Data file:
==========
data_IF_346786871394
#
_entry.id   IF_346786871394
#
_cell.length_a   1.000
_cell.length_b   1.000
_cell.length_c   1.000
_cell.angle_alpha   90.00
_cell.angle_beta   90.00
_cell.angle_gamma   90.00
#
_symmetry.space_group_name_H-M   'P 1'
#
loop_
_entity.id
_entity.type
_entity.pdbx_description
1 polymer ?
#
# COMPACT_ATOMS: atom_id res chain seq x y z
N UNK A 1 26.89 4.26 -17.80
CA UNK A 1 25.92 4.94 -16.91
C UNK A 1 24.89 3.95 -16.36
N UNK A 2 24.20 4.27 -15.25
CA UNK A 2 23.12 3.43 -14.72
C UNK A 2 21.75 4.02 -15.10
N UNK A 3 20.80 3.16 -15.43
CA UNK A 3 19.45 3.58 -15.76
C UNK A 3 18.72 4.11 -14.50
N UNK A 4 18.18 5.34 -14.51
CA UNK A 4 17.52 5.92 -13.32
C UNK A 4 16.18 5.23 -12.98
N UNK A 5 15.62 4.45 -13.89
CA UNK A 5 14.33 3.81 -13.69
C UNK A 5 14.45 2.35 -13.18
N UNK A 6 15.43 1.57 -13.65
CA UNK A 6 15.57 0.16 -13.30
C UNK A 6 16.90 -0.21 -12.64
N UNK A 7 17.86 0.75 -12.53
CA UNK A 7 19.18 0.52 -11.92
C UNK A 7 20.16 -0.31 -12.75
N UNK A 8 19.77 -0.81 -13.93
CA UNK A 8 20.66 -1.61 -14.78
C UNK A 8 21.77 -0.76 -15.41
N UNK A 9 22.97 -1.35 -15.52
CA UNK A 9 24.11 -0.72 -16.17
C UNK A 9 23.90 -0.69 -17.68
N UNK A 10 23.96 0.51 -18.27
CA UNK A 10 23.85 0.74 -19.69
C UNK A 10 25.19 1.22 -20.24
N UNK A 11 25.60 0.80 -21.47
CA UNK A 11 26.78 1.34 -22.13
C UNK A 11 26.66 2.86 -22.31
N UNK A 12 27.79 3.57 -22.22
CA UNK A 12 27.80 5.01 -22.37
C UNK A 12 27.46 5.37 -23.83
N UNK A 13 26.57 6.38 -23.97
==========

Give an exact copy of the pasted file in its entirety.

data_IF_346786871394
#
_entry.id   IF_346786871394
#
_cell.length_a   1.000
_cell.length_b   1.000
_cell.length_c   1.000
_cell.angle_alpha   90.00
_cell.angle_beta   90.00
_cell.angle_gamma   90.00
#
_symmetry.space_group_name_H-M   'P 1'
#
loop_
_entity.id
_entity.type
_entity.pdbx_description
1 polymer ?
#
# COMPACT_ATOMS: atom_id res chain seq x y z
N UNK A 1 26.89 4.26 -17.80
CA UNK A 1 25.92 4.94 -16.91
C UNK A 1 24.89 3.95 -16.36
N UNK A 2 24.20 4.27 -15.25
CA UNK A 2 23.12 3.43 -14.72
C UNK A 2 21.75 4.02 -15.10
N UNK A 3 20.80 3.16 -15.43
CA UNK A 3 19.45 3.58 -15.76
C UNK A 3 18.72 4.11 -14.50
N UNK A 4 18.18 5.34 -14.51
CA UNK A 4 17.52 5.92 -13.32
C UNK A 4 16.18 5.23 -12.98
N UNK A 5 15.62 4.45 -13.89
CA UNK A 5 14.33 3.81 -13.69
C UNK A 5 14.45 2.35 -13.18
N UNK A 6 15.43 1.57 -13.65
CA UNK A 6 15.57 0.16 -13.30
C UNK A 6 16.90 -0.21 -12.64
N UNK A 7 17.86 0.75 -12.53
CA UNK A 7 19.18 0.52 -11.92
C UNK A 7 20.16 -0.31 -12.75
N UNK A 8 19.77 -0.81 -13.93
CA UNK A 8 20.66 -1.61 -14.78
C UNK A 8 21.77 -0.76 -15.41
N UNK A 9 22.97 -1.35 -15.52
CA UNK A 9 24.11 -0.72 -16.17
C UNK A 9 23.90 -0.69 -17.68
N UNK A 10 23.96 0.51 -18.27
CA UNK A 10 23.85 0.74 -19.69
C UNK A 10 25.19 1.22 -20.24
N UNK A 11 25.60 0.80 -21.47
CA UNK A 11 26.78 1.34 -22.13
C UNK A 11 26.66 2.86 -22.31
N UNK A 12 27.79 3.57 -22.22
CA UNK A 12 27.80 5.01 -22.37
C UNK A 12 27.46 5.37 -23.83
N UNK A 13 26.57 6.38 -23.97